Julia Margaret Cameron
[Photographer, b. 1815, Calcutta, India, d. 1879, Kalutara, Ceylon.]

 I longed to arrest all beauty that came before me, and at length the longing has been satisfied. 
 What is focus and who has the right to say what focus is the legitimate focus? (1864) 
 When I have had such men before my camera my whole soul has endeavored to do its duty towards them in recording faithfully the greatness of the inner as well as the features of the outer man. The photograph thus taken has been almost the embodiment of a prayer. 
 From the first moment I handled my lens with a tender ardour, and it has become to me as a living thing, with voice and memory and creative vigour. 
 I turned my coal-house into my dark room, and a glazed fowl house I had given to my children became my glass house! The hens were liberated, I hope and believe not eaten... all hands and hearts sympathised in my new labour, since the society of hens and chickens was soon changed for that of poets, prophets, painters and lovely maidens, who all in turn have immortalized the humble little farm erection. (1874)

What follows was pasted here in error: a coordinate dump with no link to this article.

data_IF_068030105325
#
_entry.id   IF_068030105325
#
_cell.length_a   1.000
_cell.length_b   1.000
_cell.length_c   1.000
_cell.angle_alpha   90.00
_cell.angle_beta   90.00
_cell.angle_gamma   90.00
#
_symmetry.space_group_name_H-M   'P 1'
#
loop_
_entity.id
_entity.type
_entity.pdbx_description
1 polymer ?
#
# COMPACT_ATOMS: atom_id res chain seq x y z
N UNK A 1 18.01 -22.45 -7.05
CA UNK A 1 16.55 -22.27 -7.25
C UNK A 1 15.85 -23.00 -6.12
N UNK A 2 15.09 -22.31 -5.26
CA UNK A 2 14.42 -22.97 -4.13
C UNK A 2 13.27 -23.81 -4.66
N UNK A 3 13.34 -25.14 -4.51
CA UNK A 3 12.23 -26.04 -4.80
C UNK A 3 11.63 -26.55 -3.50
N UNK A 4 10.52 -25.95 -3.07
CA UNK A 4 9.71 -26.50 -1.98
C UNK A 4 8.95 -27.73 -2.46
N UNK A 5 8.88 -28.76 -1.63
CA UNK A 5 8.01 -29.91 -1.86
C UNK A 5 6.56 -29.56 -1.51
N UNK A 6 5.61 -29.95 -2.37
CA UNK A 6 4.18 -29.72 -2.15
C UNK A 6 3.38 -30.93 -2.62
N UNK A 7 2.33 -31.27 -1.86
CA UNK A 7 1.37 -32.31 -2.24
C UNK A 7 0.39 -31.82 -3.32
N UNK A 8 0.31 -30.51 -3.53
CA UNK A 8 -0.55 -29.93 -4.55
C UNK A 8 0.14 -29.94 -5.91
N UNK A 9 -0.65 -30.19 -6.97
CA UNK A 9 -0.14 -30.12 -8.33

My aspirations are to ennoble Photography and to secure for it the character and uses of High Art by combining the Real and Ideal and sacrificing nothing of the Truth by all possible devotion to Poetry and Beauty. (1864) 
 I believe that... my first successes in my out-of-focus pictures were a fluke. That is to say, that when focusing and coming to something which, to my eye, was very beautiful, I stopped there instead of screwing on the lens to the more definite focus which all other photographers insist upon... (1874)